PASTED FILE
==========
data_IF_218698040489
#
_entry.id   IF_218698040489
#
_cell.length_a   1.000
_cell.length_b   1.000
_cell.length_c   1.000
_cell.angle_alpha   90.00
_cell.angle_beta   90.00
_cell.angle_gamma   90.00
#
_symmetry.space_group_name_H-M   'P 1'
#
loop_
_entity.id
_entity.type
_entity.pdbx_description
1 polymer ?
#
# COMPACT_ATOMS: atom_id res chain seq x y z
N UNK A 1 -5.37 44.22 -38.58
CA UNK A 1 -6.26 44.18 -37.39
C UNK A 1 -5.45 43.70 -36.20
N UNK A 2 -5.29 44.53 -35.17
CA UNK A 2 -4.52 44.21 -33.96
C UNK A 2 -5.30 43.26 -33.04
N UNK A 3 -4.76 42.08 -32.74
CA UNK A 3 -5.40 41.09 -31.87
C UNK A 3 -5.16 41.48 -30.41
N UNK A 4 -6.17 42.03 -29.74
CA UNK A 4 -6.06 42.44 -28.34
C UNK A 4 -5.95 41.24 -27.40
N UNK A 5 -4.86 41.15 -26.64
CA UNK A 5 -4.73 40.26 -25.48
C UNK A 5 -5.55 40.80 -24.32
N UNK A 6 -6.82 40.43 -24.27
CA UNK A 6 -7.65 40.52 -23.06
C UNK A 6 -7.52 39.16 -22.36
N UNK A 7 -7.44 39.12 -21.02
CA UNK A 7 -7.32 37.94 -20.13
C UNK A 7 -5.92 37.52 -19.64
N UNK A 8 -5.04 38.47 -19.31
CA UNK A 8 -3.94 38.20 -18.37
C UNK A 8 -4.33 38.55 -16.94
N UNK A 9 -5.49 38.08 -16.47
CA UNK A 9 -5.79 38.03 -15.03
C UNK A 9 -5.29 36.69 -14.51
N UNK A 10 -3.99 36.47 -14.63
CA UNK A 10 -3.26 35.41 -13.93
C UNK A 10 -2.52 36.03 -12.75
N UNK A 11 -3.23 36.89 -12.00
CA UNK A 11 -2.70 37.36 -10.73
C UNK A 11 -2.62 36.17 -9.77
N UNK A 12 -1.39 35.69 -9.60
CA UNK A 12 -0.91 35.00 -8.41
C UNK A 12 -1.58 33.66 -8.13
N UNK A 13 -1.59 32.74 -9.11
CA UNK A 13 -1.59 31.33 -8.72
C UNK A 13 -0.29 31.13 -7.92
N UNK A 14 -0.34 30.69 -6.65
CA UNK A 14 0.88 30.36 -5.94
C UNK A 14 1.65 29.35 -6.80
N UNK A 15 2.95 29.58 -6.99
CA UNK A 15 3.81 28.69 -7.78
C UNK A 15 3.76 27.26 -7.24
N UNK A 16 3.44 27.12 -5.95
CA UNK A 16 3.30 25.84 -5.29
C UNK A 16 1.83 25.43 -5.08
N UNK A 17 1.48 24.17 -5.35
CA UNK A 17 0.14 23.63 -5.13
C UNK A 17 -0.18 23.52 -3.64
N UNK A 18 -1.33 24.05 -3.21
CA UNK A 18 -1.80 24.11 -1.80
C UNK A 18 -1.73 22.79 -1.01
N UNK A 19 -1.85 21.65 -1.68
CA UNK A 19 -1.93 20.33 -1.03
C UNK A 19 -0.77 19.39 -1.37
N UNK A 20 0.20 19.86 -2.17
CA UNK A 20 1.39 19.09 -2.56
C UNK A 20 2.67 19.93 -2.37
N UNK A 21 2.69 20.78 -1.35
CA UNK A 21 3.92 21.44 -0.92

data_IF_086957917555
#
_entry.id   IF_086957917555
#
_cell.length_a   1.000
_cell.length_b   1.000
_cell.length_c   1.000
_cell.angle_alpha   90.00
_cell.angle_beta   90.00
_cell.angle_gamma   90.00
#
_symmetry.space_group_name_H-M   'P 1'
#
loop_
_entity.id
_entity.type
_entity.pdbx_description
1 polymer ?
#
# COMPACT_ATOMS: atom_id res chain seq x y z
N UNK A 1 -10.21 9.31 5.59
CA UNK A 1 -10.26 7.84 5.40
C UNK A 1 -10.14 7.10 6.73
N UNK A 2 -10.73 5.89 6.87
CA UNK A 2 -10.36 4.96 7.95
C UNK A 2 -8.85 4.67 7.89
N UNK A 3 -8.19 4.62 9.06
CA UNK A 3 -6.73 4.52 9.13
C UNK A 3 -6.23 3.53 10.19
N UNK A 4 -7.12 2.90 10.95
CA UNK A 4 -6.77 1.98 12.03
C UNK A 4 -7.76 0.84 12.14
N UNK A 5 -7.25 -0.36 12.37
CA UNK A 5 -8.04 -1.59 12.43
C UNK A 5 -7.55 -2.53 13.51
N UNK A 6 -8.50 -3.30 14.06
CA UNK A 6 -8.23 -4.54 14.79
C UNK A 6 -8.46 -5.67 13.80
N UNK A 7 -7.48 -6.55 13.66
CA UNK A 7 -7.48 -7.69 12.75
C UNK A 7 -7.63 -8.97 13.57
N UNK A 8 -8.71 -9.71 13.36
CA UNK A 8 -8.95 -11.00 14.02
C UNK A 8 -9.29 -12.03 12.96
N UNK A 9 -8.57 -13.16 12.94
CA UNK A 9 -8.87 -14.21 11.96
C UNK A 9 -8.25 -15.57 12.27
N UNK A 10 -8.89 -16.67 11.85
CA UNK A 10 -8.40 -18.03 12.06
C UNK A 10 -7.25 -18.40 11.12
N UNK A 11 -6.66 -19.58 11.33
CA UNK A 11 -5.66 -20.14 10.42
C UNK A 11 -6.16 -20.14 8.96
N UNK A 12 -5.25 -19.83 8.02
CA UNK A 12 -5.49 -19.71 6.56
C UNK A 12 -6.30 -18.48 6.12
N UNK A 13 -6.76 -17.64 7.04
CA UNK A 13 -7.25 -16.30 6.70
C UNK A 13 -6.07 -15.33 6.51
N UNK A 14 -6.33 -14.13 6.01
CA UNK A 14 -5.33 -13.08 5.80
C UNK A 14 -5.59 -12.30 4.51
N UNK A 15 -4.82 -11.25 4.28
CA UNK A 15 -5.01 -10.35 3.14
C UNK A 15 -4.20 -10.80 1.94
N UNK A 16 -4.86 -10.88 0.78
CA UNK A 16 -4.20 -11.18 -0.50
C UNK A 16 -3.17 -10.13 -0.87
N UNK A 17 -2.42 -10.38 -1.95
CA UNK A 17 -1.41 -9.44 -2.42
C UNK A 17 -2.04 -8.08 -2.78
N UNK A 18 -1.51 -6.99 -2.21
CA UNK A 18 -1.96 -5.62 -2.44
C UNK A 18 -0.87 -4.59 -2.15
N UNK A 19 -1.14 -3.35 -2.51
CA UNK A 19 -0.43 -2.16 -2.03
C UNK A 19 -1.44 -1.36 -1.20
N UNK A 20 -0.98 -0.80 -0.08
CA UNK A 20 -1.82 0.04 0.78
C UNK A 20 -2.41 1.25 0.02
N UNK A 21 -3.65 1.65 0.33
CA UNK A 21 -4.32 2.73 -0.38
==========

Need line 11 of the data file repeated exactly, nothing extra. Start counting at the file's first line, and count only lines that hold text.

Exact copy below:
#